This is the fifth in a series of tests on the Sony 100-400 f/4.5-5.6 GM zoom. The series starts here.
This continues the test in the previous post, but at 200 mm focal length instead of the 100 mm of that post.
Test conditions. Sony 100-400 mm f/4.5-5.6 GM OSS on the Sony a7RII and the Nikon 80-400 mm f/4.5-5.6 G ED on a Nikon D810. ISO set to 640 to keep the shutter speed up. Shutter set to EFCS for both cameras. Manual focusing in both cases. Four shots at each setting and I picked the best one. 5-second self-timer for the a7RII, and Mup + 3 sec shutter delay for the D810. Arca-Swiss C1 Cube on RRS sticks. The focus was in the center of the image, and all images were refocused at each aperture. I developed all the images in Lightroom with default settings, except for Exposure to roughly equalize brightness and white balance set to Cloudy. The distance from the camera to the trees in the center of the image was a bit over 100 meters as measured with a Nikon rangefinder. Unfortunately, the head shifted between the two runs with each camera/lens combination.
I exported tight crops from the developed images as 700-pixel-tall JPEGs. That means that the images are all heavily upsampled. The Nikon images are 320% of their original size in both dimensions. The a7RII images are at 295%. The different ratios are necessary to compensate for the variations in the height of the sensors when measured in pixels.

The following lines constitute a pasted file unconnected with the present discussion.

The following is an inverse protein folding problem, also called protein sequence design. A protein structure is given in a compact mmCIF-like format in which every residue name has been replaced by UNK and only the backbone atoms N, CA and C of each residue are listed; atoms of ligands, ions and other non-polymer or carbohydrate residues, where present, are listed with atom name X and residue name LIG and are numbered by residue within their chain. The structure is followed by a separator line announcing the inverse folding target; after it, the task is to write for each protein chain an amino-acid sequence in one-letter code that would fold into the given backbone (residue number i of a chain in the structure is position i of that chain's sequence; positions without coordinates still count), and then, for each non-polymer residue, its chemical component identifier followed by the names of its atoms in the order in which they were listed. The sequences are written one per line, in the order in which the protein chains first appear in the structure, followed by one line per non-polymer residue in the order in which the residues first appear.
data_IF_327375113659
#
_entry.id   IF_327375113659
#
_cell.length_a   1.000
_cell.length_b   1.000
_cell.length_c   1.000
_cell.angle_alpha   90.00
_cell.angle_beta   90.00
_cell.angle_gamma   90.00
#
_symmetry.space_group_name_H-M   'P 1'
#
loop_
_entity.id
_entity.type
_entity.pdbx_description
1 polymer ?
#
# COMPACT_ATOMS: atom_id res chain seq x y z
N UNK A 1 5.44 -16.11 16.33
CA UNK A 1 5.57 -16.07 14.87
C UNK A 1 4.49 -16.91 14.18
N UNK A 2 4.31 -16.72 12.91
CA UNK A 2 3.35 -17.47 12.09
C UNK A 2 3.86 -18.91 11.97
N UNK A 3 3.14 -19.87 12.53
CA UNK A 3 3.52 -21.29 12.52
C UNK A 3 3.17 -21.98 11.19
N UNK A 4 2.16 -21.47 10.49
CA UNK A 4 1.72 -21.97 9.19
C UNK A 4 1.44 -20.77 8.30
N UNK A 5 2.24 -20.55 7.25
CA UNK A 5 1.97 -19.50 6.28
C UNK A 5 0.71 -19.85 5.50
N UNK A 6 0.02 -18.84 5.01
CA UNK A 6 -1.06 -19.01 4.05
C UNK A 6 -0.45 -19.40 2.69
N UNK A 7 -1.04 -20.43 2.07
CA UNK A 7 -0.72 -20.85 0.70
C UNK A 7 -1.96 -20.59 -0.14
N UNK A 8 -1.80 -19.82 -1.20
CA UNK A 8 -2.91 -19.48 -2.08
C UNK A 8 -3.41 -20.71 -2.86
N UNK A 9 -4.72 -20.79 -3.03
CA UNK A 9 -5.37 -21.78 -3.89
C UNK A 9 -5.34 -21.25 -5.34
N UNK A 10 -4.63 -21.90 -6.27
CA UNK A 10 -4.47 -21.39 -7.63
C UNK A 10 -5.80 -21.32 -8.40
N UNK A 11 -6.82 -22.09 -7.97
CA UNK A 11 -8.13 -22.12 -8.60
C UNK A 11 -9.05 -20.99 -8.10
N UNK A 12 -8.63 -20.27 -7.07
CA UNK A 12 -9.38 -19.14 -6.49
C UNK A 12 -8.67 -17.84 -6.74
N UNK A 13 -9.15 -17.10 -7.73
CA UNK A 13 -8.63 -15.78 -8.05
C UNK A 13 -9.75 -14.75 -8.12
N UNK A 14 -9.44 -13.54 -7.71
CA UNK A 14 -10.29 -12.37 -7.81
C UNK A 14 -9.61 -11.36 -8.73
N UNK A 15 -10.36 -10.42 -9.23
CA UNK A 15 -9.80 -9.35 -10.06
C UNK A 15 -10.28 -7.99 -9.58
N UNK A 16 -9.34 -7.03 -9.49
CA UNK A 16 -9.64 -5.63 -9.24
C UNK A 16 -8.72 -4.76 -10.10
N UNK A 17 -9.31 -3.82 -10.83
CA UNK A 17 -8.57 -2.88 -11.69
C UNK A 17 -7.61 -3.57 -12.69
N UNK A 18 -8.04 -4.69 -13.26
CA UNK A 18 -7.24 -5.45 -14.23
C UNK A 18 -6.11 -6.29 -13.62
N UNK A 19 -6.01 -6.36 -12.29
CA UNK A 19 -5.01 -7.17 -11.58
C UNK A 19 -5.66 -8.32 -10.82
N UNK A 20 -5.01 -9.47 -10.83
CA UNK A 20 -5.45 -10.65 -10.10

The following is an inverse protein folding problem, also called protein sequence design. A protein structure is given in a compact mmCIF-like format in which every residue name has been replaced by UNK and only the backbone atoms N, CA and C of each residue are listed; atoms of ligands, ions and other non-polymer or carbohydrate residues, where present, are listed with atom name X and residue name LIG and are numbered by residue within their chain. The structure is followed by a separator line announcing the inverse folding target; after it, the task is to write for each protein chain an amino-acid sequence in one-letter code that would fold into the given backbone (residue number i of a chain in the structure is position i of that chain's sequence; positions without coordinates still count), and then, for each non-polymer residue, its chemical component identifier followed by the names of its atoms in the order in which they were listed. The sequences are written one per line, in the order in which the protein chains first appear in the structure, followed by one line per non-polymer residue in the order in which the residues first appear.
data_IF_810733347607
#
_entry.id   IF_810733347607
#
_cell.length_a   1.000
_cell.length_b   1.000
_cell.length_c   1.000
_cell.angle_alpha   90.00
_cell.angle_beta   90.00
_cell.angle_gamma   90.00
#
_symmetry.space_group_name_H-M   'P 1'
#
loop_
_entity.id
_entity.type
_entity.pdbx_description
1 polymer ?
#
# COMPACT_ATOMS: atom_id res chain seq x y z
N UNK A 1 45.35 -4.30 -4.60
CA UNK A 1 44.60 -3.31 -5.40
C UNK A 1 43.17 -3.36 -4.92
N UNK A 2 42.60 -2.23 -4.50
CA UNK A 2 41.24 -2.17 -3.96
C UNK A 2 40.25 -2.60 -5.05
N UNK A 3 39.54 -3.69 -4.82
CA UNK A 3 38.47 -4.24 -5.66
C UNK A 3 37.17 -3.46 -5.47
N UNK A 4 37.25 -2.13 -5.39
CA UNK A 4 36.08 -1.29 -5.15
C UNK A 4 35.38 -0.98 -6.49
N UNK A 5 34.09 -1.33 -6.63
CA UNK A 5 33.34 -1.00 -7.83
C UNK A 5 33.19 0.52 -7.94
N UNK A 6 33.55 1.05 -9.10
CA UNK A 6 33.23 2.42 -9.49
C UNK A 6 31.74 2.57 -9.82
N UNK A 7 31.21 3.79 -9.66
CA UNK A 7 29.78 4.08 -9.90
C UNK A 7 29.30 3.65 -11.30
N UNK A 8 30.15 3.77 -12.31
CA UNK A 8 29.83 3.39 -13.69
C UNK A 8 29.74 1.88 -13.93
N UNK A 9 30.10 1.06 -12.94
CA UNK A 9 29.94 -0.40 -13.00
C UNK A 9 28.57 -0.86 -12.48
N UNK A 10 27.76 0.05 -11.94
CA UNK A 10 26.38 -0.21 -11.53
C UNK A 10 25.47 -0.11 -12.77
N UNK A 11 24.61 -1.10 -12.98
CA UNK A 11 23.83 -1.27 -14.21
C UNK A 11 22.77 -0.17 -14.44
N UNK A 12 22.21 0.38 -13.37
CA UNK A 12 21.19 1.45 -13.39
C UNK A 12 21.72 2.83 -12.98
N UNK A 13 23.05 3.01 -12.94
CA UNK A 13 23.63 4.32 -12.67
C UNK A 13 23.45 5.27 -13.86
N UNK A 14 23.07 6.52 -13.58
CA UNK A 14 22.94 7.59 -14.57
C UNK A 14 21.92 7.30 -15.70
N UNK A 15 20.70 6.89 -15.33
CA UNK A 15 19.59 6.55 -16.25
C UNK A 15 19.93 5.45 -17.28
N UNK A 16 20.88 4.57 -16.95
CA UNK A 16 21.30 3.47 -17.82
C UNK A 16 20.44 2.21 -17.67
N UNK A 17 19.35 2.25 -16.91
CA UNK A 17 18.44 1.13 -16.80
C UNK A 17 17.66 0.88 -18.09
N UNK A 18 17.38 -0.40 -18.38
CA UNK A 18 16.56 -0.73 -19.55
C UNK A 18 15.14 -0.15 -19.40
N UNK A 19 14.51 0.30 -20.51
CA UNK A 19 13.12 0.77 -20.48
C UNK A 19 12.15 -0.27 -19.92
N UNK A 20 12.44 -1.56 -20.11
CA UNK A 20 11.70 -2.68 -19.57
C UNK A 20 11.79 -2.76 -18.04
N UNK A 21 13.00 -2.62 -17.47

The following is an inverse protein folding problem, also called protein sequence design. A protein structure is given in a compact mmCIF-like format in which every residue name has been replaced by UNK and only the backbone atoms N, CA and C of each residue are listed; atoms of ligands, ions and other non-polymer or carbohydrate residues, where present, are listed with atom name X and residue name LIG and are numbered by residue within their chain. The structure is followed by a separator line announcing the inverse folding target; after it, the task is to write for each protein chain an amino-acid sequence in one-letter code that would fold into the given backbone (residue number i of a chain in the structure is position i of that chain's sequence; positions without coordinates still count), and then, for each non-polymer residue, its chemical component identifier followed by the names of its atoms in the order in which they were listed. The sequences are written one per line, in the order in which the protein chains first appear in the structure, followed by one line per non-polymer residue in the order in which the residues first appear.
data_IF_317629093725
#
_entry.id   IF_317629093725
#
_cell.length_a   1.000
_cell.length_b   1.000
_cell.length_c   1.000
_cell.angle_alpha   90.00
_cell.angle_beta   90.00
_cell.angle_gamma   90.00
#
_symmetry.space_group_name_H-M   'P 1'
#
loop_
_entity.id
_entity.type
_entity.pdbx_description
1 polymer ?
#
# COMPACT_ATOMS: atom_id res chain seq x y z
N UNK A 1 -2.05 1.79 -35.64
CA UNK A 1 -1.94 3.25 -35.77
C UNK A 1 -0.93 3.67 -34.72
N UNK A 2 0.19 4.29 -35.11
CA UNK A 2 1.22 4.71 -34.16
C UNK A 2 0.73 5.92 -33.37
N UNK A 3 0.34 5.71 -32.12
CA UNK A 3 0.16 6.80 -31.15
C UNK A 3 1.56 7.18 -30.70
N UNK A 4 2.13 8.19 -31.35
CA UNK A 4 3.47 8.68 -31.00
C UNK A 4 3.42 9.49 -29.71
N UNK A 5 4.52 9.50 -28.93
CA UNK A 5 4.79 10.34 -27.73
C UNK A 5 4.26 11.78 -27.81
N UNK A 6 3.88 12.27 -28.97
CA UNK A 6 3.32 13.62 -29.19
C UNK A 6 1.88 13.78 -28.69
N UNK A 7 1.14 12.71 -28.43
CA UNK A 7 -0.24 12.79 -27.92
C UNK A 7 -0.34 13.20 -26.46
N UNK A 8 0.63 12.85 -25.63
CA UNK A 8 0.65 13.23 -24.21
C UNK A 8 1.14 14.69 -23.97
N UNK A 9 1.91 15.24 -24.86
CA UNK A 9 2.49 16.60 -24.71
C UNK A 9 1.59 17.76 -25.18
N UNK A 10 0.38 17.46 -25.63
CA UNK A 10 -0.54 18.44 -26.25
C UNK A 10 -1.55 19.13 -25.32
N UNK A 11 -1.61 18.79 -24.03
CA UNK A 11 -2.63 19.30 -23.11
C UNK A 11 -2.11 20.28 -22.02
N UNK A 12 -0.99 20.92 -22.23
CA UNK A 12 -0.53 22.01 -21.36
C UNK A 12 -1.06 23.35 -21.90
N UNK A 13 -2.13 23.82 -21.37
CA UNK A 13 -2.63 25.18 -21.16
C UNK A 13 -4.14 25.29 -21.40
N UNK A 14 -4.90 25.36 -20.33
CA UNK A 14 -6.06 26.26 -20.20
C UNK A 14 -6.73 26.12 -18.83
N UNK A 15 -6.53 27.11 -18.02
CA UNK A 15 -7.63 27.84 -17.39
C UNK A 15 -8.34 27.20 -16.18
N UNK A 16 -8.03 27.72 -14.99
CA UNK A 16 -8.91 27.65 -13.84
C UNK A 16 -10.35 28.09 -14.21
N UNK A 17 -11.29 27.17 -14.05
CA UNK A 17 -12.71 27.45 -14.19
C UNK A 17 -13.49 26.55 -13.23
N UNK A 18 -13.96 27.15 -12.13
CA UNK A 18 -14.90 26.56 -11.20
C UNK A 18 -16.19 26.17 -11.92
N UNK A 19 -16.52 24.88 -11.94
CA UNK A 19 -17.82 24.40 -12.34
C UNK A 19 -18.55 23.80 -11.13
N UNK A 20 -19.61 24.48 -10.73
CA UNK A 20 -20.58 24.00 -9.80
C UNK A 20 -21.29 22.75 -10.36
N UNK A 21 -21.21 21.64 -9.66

If you just want a rough idea of the differences, just look at the images as displayed in-line in the posts. However, if you wish to compare these images in detail, you should view these images by clicking on them to see the source files, then setting your browser for 100% zooming. Even better, download them and make Photoshop stacks.
No matter what you do, these crops are all going to look horrible. I’m blowing them up so much so that they will represent the original file after JPEG’s discrete cosine transform has had its way with them. If you want to get a good idea of what the images would look like printed, get far away from your monitor. No, farther than that. Put a bunch of the images up on the screen and back up until the best one starts to look good. Then look at the others. There’s another reason why these images won’t look like the best thing the camera/lens combination can deliver. They’re demosaiced with Lightroom. Lightroom is not awful, but for a particular image, there are usually better raw processors. I use Lr because it’s a de facto standard, because I know it well, and because it’s got good tools for dealing with groups of images.
In the approximate center of both images.
As before, most of the sharpness differences you’re seeing are attributable to the lower resolution of the D810.
As was the case at 100 mm, we didn’t learn much from that, other than both lenses are very sharp on-axis.
For the corners, because of the camera motion between the two sets of shots, I couldn’t get crops that had the same subject area and the same distance off-axis. I settled for about the same distance off-axis and picked similar foliage.
There are nowhere near the sharpness differences we saw in the corner at 100 mm.
I don’t see much difference here except that more resolution is a good thing. Of course, the color rendition is quite different, but that’s got very little to do with the lenses.
Michael Demeyer says
Curious why you didn’t shoot both on the Sony to eliminate the resolution difference?
Maybe I should have. I wanted to do the swap quickly before the light changed, but, as it turned out, I knocked the head in the swap and having the same light wasn’t as important as I’d thought it would be.